With a healthy backlog of more than 900 aircraft, Boeing has already committed to increase the 787 production rate to 12 per month in 2016 and to 14 per month by the end of the decade.

Boeing 787 order backlog by variant

The increase in production has not been without its difficulties however. Boeing’s second 787 assembly line in South Carolina has struggled to meet its production rate commitment and maintain quality controls. Boeing has been forced to “travel” some work to its main 787 assembly line at its traditional heartland in Puget Sound, as well as hire several hundred machinists and inspectors in South Carolina, to ensure that assembly work at the site does not slow overall output.

Boeing stated in Jan-2014 that while it has some “challenges to address” with 787 production it sees “no risk to the programme's ability to meet its commitments". At the 10 per month rate, the main production facility at Everett is expected to output eight aircraft per month from its two lines, while South Carolina will produce two per month.

Also in production are the first examples of the 787-9, an enlarged version of the baseline 787-8 with capacity for an additional 30-40 passengers, at a small cost in range. The aircraft is currently in the midst of its 10 month flight test programme, but has already made a visit to launch customer Air New Zealand in Jan-2014. Air New Zealand is scheduled to take delivery of its first 787-9 in Jul-2014, and is due to take a total of three from Boeing this year.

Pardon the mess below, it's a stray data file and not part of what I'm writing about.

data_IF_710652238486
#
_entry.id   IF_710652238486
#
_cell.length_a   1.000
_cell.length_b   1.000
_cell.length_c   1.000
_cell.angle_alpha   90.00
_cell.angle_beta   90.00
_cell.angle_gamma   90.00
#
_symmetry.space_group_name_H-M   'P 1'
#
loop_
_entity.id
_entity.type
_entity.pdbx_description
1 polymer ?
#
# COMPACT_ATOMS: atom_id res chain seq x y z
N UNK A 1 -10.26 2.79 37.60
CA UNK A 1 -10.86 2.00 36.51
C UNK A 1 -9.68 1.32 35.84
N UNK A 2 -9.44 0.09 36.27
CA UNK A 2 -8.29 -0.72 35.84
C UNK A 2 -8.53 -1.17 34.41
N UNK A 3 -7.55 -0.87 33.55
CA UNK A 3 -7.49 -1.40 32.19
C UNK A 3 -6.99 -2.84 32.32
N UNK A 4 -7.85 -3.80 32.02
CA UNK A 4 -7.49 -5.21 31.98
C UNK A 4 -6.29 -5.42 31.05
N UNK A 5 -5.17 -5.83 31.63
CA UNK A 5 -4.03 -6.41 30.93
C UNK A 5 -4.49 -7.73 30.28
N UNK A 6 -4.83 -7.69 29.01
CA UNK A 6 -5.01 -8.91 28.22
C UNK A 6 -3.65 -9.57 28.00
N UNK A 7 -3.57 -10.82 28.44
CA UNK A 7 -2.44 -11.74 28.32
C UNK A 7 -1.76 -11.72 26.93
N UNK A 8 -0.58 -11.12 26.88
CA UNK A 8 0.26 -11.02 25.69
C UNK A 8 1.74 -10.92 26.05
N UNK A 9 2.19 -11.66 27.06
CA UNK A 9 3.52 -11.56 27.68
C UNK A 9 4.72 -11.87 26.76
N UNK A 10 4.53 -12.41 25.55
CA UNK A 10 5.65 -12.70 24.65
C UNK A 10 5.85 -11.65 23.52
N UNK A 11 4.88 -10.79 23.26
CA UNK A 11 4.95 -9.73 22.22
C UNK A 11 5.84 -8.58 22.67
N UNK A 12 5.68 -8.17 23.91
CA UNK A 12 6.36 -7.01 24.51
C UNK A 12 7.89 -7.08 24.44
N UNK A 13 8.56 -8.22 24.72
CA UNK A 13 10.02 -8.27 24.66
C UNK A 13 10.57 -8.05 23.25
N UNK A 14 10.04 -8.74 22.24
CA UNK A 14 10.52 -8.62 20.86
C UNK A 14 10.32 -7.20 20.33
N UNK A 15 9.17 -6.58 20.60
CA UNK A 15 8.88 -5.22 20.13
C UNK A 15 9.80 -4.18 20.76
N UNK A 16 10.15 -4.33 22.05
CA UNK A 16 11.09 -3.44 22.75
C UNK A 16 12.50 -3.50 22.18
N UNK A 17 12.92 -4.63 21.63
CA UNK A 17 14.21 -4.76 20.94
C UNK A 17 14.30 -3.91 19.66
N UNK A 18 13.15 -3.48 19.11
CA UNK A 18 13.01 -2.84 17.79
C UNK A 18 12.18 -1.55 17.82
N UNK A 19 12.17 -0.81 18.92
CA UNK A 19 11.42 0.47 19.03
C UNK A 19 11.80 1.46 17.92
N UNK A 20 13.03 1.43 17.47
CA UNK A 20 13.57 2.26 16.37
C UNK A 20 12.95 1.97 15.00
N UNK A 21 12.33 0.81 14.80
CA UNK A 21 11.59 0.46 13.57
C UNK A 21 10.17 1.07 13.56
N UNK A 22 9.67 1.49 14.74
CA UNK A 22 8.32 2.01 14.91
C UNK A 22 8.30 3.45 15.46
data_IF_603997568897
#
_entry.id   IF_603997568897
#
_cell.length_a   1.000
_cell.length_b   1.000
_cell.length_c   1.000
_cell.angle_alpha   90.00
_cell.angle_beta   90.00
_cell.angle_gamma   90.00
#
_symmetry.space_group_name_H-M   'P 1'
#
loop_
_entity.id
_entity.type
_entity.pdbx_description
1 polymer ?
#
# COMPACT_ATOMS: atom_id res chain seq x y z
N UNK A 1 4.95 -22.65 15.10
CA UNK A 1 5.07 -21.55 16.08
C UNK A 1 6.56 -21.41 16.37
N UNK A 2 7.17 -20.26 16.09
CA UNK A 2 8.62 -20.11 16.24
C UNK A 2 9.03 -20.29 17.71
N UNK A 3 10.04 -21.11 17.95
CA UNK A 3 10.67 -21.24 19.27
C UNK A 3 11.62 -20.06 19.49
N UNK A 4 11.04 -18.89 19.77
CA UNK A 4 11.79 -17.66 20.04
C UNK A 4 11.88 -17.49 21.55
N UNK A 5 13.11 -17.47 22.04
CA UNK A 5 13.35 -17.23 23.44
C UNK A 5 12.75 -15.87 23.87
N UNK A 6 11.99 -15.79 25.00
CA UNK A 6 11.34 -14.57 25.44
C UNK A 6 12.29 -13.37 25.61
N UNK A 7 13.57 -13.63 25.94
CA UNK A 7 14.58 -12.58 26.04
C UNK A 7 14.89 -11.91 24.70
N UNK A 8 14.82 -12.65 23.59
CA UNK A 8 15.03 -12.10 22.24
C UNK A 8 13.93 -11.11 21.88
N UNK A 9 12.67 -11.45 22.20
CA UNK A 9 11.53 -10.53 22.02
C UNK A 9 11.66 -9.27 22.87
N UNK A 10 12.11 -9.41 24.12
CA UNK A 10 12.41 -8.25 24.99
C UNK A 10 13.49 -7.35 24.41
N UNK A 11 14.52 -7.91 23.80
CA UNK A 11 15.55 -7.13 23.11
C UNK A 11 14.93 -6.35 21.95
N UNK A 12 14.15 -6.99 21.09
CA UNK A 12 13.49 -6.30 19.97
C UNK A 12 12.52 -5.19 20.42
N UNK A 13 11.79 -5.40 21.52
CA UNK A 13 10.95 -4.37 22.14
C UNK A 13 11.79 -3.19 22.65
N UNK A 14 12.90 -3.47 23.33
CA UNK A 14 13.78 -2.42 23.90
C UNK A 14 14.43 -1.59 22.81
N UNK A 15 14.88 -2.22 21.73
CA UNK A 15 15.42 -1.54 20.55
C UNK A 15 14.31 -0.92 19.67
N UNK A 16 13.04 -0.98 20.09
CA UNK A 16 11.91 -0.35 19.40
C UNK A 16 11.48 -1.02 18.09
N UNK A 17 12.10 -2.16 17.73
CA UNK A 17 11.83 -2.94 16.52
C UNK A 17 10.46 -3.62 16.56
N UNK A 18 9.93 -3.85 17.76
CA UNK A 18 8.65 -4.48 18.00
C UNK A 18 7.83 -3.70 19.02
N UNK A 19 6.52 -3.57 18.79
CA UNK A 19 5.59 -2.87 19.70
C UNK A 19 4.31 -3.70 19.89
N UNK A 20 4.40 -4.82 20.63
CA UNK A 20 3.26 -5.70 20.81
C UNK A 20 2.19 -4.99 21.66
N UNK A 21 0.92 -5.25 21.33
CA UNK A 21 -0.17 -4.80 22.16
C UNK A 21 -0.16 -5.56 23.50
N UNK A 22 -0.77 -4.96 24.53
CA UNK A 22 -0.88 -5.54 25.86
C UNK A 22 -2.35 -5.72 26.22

Certification of the 787-9 will be one of Boeing’s major challenges and achievements for 2014. If its debut with Air New Zealand is successful, Boeing may see a number of new orders for the type in 2014. The 787-9 already accounts for 404 of the total of 1,031 787 orders Boeing has received, and with its range/capacity combination, the aircraft is set to become the mainstay of the family.

In late 2013, Boeing took the long awaited step of launching the 787-10, a double stretch of the 787 with capacity for up to 330 passengers. The aircraft was an immediate sales success, with Boeing taking in 132 orders for the variant.

Initial customers include Etihad Airways, United Airlines, British Airways, Singapore Airlines and lessors GECAS and Air Lease Corp. Boeing will increasingly start devoting resources to the 787-10 design and development through the year, but the company is getting an early start by testing some systems and equipment on the 787-9. Firm configuration for the aircraft is expected around 2016, with entry into service projected for 2018 or 2019.

Boeing will look to continue the 787’s sales success and end its reliability issues in 2014. The company will look to use the attractiveness of the newer variants to build on the successes of the 787-8, although with the A350 XWB due to enter service in 4Q2014, it will face renewed competition in the segment.

777X: Boeing’s biggest twin wins big orders

Low risk and maximum payoff. It is a strategy that makes sense in aviation manufacturing, where the cost of developing a new product is now measured in the tens of billions of dollars and, as the 787 has shown, bringing in new technology comes with risks all of their own. Boeing’s strategy with the 777X is exactly that – take an existing, highly-successful platform and re-work it to bring the double-digit enhancements to fuel burn and operating costs that airlines are looking for.